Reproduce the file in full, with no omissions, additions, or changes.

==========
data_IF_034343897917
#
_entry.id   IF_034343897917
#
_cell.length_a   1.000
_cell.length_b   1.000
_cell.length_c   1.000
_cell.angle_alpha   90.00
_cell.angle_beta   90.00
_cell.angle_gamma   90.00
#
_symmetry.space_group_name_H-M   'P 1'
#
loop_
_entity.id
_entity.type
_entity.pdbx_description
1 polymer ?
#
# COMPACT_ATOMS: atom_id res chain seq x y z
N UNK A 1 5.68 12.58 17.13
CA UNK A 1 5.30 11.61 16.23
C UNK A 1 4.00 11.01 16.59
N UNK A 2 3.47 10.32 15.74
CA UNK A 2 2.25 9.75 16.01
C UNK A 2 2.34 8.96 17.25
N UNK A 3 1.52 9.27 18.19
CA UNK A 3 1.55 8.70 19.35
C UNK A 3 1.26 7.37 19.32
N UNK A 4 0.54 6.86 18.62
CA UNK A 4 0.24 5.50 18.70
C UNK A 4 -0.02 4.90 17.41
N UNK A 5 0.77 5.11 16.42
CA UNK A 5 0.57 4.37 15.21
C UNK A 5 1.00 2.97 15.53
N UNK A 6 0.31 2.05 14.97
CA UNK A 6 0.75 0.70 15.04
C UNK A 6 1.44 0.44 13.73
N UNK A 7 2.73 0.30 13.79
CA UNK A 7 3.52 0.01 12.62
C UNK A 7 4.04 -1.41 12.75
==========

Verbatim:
data_IF_034343897917
#
_entry.id   IF_034343897917
#
_cell.length_a   1.000
_cell.length_b   1.000
_cell.length_c   1.000
_cell.angle_alpha   90.00
_cell.angle_beta   90.00
_cell.angle_gamma   90.00
#
_symmetry.space_group_name_H-M   'P 1'
#
loop_
_entity.id
_entity.type
_entity.pdbx_description
1 polymer ?
#
# COMPACT_ATOMS: atom_id res chain seq x y z
N UNK A 1 5.68 12.58 17.13
CA UNK A 1 5.30 11.61 16.23
C UNK A 1 4.00 11.01 16.59
N UNK A 2 3.47 10.32 15.74
CA UNK A 2 2.25 9.75 16.01
C UNK A 2 2.34 8.96 17.25
N UNK A 3 1.52 9.27 18.19
CA UNK A 3 1.55 8.70 19.35
C UNK A 3 1.26 7.37 19.32
N UNK A 4 0.54 6.86 18.62
CA UNK A 4 0.24 5.50 18.70
C UNK A 4 -0.02 4.90 17.41
N UNK A 5 0.77 5.11 16.42
CA UNK A 5 0.57 4.37 15.21
C UNK A 5 1.00 2.97 15.53
N UNK A 6 0.31 2.05 14.97
CA UNK A 6 0.75 0.70 15.04
C UNK A 6 1.44 0.44 13.73
N UNK A 7 2.73 0.30 13.79
CA UNK A 7 3.52 0.01 12.62
C UNK A 7 4.04 -1.41 12.75